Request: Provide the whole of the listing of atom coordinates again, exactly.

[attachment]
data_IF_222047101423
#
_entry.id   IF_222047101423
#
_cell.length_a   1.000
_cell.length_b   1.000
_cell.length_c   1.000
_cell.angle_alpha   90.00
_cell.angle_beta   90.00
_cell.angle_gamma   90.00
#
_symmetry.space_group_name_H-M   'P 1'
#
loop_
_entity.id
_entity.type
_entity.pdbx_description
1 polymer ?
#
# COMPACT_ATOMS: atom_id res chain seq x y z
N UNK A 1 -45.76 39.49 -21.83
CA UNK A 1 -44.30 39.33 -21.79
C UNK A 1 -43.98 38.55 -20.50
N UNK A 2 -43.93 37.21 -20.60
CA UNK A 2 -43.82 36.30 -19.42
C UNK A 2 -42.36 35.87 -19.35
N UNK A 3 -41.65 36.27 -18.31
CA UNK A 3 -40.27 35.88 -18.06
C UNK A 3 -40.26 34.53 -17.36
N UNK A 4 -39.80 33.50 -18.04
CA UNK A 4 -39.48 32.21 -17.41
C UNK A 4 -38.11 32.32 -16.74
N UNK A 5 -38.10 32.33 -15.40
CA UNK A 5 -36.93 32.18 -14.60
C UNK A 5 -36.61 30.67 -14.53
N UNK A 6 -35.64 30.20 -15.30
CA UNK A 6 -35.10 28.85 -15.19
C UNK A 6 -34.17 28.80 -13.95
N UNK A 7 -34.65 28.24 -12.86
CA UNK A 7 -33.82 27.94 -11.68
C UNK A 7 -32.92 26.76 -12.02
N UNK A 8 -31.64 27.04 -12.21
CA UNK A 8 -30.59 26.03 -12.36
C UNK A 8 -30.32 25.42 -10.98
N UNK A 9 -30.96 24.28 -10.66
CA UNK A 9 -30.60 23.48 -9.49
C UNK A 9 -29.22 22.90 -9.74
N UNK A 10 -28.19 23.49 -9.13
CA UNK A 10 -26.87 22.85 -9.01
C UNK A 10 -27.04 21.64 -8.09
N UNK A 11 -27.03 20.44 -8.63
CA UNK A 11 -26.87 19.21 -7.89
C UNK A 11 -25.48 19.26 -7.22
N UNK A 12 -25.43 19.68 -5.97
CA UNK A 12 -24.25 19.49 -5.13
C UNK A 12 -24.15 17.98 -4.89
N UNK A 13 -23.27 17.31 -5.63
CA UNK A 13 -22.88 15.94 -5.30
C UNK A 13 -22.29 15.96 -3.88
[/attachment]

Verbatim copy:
data_IF_222047101423
#
_entry.id   IF_222047101423
#
_cell.length_a   1.000
_cell.length_b   1.000
_cell.length_c   1.000
_cell.angle_alpha   90.00
_cell.angle_beta   90.00
_cell.angle_gamma   90.00
#
_symmetry.space_group_name_H-M   'P 1'
#
loop_
_entity.id
_entity.type
_entity.pdbx_description
1 polymer ?
#
# COMPACT_ATOMS: atom_id res chain seq x y z
N UNK A 1 -45.76 39.49 -21.83
CA UNK A 1 -44.30 39.33 -21.79
C UNK A 1 -43.98 38.55 -20.50
N UNK A 2 -43.93 37.21 -20.60
CA UNK A 2 -43.82 36.30 -19.42
C UNK A 2 -42.36 35.87 -19.35
N UNK A 3 -41.65 36.27 -18.31
CA UNK A 3 -40.27 35.88 -18.06
C UNK A 3 -40.26 34.53 -17.36
N UNK A 4 -39.80 33.50 -18.04
CA UNK A 4 -39.48 32.21 -17.41
C UNK A 4 -38.11 32.32 -16.74
N UNK A 5 -38.10 32.33 -15.40
CA UNK A 5 -36.93 32.18 -14.60
C UNK A 5 -36.61 30.67 -14.53
N UNK A 6 -35.64 30.20 -15.30
CA UNK A 6 -35.10 28.85 -15.19
C UNK A 6 -34.17 28.80 -13.95
N UNK A 7 -34.65 28.24 -12.86
CA UNK A 7 -33.82 27.94 -11.68
C UNK A 7 -32.92 26.76 -12.02
N UNK A 8 -31.64 27.04 -12.21
CA UNK A 8 -30.59 26.03 -12.36
C UNK A 8 -30.32 25.42 -10.98
N UNK A 9 -30.96 24.28 -10.66
CA UNK A 9 -30.60 23.48 -9.49
C UNK A 9 -29.22 22.90 -9.74
N UNK A 10 -28.19 23.49 -9.13
CA UNK A 10 -26.87 22.85 -9.01
C UNK A 10 -27.04 21.64 -8.09
N UNK A 11 -27.03 20.44 -8.63
CA UNK A 11 -26.87 19.21 -7.89
C UNK A 11 -25.48 19.26 -7.22
N UNK A 12 -25.43 19.68 -5.97
CA UNK A 12 -24.25 19.49 -5.13
C UNK A 12 -24.15 17.98 -4.89
N UNK A 13 -23.27 17.31 -5.63
CA UNK A 13 -22.88 15.94 -5.30
C UNK A 13 -22.29 15.96 -3.88